"Time Series Momentum Versus Moving Average Trading Rules," by Marshall, Nguyen, and Visaltanachoti is an academic paper that attempts to determine if long-only momentum trading rules beat comparable moving average trading rules. They do this by comparing absolute momentum (which they call time series momentum) to comparable (according to them) moving averages of size based quintiles of US stocks using 10, 50, 100, and 200 trading day look-back periods. They have confidence in their comparisons because their correlations between momentum and moving average returns are generally in excess of 0.8. However, this may have something to do with their use of daily, rather than monthly, data. Since momentum is an intermediate term anomaly, most researchers study it using monthly returns.

We get correlations ranging from 0.45 to 0.47 when comparing 12-month absolute momentum monthly returns to a range of 4 to 32 month moving average monthly returns of the US stock market for the past 38 years. We use a range of moving average lengths because one cannot just use the same look-back period for momentum and moving averages and expect comparable results. The authors hint at this themselves when they say that moving averages enter and exit stocks sooner. Their paper also identifies the average holding periods for look-back intervals of 10, 50, 100 and 200 trading days as 8, 22, 31 and 47 days for moving average rules, and 10, 32, 46 and 83 days for momentum rules. Quicker entries and exits with moving averages means that their lengths should be longer if one expects their performance to match up with absolute momentum. Choosing the same look-back period does not make absolute momentum and moving averages comparable.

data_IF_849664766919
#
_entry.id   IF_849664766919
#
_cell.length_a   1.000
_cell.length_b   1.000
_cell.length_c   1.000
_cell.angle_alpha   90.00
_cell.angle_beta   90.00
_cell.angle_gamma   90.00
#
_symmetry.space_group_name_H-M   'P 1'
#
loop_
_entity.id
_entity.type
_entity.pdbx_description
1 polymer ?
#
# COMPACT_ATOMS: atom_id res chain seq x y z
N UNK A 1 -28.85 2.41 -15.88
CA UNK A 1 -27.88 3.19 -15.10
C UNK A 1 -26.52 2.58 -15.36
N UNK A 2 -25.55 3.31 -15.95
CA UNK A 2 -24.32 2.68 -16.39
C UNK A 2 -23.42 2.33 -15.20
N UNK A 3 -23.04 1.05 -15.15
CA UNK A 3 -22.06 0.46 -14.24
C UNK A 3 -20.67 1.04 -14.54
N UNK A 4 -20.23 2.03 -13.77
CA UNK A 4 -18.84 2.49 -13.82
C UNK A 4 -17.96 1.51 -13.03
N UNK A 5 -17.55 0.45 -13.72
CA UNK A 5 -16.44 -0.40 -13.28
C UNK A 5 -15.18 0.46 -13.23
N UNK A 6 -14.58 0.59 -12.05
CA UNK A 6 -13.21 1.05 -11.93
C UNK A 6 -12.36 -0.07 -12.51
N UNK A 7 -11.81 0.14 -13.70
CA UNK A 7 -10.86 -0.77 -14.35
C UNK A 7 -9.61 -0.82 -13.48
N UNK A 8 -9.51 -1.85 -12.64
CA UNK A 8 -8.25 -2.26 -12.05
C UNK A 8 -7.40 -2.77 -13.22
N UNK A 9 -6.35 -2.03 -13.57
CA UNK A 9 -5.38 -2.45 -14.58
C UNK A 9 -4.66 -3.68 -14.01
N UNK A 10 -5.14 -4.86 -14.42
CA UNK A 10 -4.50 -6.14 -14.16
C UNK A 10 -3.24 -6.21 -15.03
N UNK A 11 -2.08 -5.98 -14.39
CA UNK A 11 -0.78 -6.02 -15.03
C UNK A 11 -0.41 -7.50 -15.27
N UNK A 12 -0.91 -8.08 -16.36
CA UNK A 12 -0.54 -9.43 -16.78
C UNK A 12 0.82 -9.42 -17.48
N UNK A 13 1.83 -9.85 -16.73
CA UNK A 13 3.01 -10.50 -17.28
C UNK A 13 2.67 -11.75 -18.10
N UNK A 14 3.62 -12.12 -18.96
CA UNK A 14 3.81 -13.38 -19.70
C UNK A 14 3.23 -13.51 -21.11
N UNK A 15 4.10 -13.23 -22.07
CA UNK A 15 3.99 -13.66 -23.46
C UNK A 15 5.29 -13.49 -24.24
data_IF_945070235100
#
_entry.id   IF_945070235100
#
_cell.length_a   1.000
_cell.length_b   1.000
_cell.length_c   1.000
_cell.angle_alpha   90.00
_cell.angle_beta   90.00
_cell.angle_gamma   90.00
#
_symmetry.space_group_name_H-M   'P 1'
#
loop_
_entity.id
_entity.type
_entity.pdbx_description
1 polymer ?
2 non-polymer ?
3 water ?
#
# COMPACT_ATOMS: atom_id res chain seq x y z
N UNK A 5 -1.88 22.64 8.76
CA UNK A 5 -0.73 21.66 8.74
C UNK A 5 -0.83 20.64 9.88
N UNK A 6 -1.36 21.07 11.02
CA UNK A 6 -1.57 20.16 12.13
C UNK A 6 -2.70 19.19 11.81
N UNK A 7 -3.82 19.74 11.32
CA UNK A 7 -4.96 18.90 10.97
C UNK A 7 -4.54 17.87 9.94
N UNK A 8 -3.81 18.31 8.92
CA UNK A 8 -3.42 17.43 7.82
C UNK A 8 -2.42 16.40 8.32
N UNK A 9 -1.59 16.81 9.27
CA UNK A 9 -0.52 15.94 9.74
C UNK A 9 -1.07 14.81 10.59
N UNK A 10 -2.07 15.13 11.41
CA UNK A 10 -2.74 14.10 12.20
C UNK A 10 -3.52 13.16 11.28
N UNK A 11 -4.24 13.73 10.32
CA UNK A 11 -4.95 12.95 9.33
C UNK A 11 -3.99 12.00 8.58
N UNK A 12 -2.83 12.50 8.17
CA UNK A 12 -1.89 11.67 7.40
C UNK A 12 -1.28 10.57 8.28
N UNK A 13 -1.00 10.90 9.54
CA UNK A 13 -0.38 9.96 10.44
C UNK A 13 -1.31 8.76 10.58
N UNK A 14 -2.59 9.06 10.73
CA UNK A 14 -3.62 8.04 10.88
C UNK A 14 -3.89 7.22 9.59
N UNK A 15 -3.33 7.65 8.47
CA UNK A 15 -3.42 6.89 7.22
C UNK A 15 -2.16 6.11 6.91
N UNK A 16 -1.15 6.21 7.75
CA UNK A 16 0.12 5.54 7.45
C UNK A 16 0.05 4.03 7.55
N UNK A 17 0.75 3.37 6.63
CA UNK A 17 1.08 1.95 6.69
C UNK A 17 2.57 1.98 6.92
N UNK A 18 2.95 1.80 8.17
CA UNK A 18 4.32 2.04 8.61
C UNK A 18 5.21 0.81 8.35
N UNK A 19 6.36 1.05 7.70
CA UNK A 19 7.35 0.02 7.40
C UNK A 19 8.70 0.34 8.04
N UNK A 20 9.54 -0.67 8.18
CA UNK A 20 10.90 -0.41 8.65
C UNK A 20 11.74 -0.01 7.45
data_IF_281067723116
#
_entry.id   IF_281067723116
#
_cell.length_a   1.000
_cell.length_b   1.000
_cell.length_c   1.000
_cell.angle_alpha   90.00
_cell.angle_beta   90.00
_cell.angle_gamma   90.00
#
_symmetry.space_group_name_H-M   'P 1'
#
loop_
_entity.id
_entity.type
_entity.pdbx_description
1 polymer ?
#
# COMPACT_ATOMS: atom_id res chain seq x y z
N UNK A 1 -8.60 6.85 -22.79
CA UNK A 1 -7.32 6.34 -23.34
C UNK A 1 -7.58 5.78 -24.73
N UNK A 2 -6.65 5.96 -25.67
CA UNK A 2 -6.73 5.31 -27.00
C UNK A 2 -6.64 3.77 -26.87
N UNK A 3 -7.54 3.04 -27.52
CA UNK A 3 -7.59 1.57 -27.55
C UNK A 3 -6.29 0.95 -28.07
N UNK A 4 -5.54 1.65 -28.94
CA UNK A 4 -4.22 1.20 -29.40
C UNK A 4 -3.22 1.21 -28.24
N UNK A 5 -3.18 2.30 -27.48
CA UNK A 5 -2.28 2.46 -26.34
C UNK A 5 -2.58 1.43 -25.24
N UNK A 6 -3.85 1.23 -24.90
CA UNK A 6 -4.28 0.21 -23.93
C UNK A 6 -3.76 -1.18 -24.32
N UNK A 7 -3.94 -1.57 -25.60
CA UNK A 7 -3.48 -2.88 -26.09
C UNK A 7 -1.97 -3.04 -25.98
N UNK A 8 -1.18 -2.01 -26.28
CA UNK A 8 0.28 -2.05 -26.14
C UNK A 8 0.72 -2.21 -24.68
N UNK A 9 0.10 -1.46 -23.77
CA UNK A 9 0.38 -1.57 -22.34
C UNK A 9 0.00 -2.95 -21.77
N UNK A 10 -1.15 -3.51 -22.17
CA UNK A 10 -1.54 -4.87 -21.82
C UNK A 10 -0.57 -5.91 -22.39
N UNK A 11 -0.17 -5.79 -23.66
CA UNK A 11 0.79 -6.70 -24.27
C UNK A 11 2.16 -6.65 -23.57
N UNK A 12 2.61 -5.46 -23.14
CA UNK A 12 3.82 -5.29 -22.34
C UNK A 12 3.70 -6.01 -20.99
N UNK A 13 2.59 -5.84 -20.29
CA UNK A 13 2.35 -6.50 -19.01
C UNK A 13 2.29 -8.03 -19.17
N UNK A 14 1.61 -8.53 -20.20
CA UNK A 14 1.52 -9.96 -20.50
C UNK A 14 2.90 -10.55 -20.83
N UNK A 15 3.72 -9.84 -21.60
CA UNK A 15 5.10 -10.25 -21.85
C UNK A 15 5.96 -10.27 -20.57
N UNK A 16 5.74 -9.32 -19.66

An old investment adage is that moving averages should be plotted half their length behind the current price on a stock chart. A half-span lag means that the look-back period for a moving average would be twice as long as the look-back period for momentum in order for the two to be roughly comparable.

Using twice the absolute momentum look-back period gives us a better equivalent moving average length. We can see that in Panel D from Table 2 of the paper:

 Table 2
Time-Series Momentum and Technical Analysis Performance and Comparison
         Q1 (Small)            Q2                Q3                Q4              Q5 (Large)
         MA  TSMOM  MA TSMOM  MA TSMOM  MA TSMOM  MA TSMOM
Panel D: Sharpe Ratios
10     0.47     0.38     0.41    0.31    0.42    0.28     0.37    0.25     0.16    0.04
50     0.37     0.26     0.30    0.21    0.28    0.22     0.25    0.19     0.12    0.08
100   0.27     0.19     0.22    0.15    0.21    0.18     0.19    0.16     0.12    0.11
200   0.20     0.13     0.17    0.12    0.17    0.15     0.19    0.14     0.13    0.10